When a property is purchased using leverage, this number differs from the property’s overall return, as it does not include the equity gained by the principal portion of the mortgage payment.
Commercial Real Estate
Commercial real estate is defined in opposition to residential real estate. The definition of commercial properties encompasses industrial properties, medical facilities, office buildings, retail centers, and multifamily complexes. It can also refer to land that will be developed into a commercial project in the future.
A foreclosure sale can be cancelled for several reasons. Some of the more common ones include:
- When a homeowner and lender reach an
agreement so the homeowner can keep the property.
- When a homeowner files for bankruptcy protection, this results in an automatic stay being placed on the property. The bankruptcy doesn’t stop the foreclosure, but delays it until the homeowner resolves the debt or the lender gets approval from the bankruptcy court to proceed with the sale.
- The beneficiary (lender) can decide to cancel the sale for any reason. The lender may not be ready to sell the property; may sell it elsewhere or may get paid off by the homeowner.
Unfortunately, Auction.com is not privy to the reasons behind a cancellation.
- CANCELLATION FEE
A cancellation fee may be charged when the winning buyer does not fulfill their post-auction obligations, as per the Participation Terms. This improves the auction experience by encouraging all participants to place serious bids.
- CASHIER’S CHECK
A cashier’s check is a check guaranteed by a bank, drawn on the bank’s own funds and signed by a cashier. Cashier’s checks are treated as guaranteed funds because the bank, rather than the purchaser, is responsible for paying the amount.
- CERTIFICATE OF SALE
In many states, you will receive a Certificate of Sale at the live foreclosure auction after you pay for the property. Check you state’s procedures for details.
- CLEARED FOR AUCTION
When a foreclosure property is “cleared for auction,” it means the sale is scheduled to go as planned. Many foreclosure sales get cancelled or postponed so we recommend checking the status of the property before going to the live auction.
If you win a property auction, the closing process includes the final steps in your transaction. The closing process may take anywhere from 30 to 60 days and the closing date will be set by the contract. Once complete, the property ownership is transferred from the seller to the buyer.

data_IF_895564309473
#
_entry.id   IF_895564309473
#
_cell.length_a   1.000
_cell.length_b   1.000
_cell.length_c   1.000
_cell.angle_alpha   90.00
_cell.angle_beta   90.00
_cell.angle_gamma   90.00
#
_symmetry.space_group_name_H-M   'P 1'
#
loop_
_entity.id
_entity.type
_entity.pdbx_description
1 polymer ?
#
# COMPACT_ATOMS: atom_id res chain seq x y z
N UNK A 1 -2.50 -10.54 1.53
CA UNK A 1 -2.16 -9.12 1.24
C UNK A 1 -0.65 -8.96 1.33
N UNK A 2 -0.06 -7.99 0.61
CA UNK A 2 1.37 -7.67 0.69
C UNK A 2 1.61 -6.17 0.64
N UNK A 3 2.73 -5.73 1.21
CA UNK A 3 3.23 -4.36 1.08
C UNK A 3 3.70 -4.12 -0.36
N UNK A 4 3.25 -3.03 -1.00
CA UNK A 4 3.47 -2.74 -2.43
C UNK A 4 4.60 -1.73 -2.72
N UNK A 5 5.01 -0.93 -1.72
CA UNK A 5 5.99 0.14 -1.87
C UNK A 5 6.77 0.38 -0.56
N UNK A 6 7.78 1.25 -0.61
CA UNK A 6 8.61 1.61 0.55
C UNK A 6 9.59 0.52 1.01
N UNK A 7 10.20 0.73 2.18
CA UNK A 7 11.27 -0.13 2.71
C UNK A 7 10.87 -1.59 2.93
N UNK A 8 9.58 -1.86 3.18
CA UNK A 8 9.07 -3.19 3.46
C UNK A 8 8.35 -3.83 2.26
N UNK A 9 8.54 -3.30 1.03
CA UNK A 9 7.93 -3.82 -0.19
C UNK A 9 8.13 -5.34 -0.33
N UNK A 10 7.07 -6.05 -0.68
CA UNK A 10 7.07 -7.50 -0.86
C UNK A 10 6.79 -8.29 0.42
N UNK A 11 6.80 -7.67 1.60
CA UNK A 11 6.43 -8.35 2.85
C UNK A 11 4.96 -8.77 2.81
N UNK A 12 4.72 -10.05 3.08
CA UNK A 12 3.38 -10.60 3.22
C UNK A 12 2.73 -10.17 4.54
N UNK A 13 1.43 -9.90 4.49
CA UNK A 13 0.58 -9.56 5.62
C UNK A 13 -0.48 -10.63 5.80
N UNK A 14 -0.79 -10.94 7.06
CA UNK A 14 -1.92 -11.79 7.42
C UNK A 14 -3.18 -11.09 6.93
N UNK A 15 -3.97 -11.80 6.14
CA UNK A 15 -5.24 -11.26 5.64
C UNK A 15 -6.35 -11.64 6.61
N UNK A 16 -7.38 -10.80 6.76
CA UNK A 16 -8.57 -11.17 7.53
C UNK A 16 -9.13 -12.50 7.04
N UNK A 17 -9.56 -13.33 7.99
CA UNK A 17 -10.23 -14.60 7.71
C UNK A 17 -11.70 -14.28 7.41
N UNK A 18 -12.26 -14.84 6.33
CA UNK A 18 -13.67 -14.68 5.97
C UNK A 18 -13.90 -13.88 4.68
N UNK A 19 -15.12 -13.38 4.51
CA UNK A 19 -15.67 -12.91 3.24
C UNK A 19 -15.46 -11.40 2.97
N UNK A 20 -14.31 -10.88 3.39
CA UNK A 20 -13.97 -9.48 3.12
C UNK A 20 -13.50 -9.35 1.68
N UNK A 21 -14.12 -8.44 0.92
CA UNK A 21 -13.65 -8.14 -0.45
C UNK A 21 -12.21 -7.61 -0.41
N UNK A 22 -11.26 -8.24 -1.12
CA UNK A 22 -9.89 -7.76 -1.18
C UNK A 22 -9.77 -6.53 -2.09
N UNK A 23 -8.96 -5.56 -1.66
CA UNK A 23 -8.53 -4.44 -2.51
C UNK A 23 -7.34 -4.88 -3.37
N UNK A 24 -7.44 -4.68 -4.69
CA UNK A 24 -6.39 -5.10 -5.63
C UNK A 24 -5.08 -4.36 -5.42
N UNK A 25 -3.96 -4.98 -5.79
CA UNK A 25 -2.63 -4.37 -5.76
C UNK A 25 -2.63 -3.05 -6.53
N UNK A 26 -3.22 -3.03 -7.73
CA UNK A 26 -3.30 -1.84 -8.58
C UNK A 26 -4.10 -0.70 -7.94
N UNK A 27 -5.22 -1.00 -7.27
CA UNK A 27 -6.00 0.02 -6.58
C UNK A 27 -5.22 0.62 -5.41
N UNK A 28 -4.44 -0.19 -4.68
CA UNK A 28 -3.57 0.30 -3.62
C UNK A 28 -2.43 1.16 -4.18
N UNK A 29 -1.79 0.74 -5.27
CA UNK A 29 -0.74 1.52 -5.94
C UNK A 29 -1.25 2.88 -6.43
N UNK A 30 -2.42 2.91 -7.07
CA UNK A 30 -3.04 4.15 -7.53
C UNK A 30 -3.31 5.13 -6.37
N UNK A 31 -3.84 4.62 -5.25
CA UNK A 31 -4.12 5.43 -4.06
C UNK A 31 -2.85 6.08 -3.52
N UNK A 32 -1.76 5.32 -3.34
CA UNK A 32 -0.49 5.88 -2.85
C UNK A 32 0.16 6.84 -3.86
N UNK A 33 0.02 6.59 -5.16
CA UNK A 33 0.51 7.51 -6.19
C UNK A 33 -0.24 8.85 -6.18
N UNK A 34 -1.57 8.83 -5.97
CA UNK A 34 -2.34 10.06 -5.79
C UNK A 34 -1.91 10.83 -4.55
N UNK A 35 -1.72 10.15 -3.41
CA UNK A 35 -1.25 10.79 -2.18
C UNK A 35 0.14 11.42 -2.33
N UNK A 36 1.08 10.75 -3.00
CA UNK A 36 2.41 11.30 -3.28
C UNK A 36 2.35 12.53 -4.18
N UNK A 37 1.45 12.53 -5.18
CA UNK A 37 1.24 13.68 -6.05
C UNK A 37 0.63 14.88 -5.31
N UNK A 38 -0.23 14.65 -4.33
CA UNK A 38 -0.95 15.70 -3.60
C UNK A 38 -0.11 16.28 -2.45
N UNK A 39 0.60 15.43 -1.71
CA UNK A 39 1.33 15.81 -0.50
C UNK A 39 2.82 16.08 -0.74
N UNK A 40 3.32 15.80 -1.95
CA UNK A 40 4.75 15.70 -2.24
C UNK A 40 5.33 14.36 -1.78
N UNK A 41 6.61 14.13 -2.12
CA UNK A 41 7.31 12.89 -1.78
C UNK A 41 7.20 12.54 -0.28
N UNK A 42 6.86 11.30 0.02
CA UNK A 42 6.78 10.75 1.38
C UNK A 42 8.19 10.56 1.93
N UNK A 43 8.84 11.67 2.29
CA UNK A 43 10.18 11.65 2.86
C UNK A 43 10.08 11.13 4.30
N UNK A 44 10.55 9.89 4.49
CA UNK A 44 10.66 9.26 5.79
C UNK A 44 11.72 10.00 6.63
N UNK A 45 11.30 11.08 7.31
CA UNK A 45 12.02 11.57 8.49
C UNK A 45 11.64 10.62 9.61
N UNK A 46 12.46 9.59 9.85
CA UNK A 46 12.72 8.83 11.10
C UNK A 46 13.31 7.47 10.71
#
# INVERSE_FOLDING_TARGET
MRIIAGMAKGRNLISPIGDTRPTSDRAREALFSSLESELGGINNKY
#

- CREDIT AND DEBIT CARD HOLD
When a hold is placed on a credit or debit card, a certain portion of the credit limit or debit balance is held for a short period of time. We require a $2,500 bid deposit to bid on bank-owned properties. The deposit, however, is really a hold placed on your credit or debit card, which is released following the auction.
Condominium Owner’s Association
- COUNTER BIDDING
Counter bidding is a common practice used by all major auction houses. Auction.com will counter bid on behalf of the seller in order to move the price closer to the Reserve Price or Credit Bid, which is the minimum that a seller will typically accept. Once the bidding reaches that threshold, Auction.com will no longer counter bid.
Once you create a free account, you’ll have access to your own personalized dashboard where you can receive emails, create lists of saved properties and receive email alerts for a specific property or properties in certain locations. You can also manage your bids from your dashboard.
A legal instrument that confirms the transfer of a property’s title.
- DISCLOSING THE RESERVE PRICE
The Reserve Price is the lowest price that the seller is willing to accept. It’s up to the seller to disclose the Reserve Price. When the Reserve Price is disclosed, you can find it on the property details page.
- DISTRESSED RESIDENTIAL REAL ESTATE
These are homes that are either in a pre-foreclosure state or have undergone the foreclosure process and are now bank-owned properties. They also may become short-sales, in which the lender agrees to sell the home for less than what is owed on it.
- DISCLOSURE DOCUMENTS
Important property and legal documents that should be reviewed by interested bidders prior to the auction. Disclosure documents can be found on the property details page.
- DUE DILIGENCE
Conducting due diligence involves thoroughly investigating a property before you bid on it. It includes researching the estimated value, estimating repair costs, reviewing title reports, inspecting the property (if possible) and researching the surrounding neighborhood.
- DUE DILIGENCE ON AN OCCUPIED PROPERTY
Many of our properties are occupied by former owners or tenants so be sure to check the property details page to learn as much as you can. If a property is occupied, you can still do your due diligence with the exception of seeing the inside of it. You can drive by the outside to take photos and observe the neighborhood. You can also research the schools and crime rate. But please do not disturb the occupants or trespass on the property.
- EARNEST MONEY DEPOSIT
A deposit placed by the bidder to let the seller know that the bidder is earnest or serious about buying the property.
Equity is essentially how much the stake in ownership on a property is worth; it is the difference between the current market value of a property and the amount owned by the owner on a mortgage (if any). As a mortgage gets paid off the owner’s equity grows.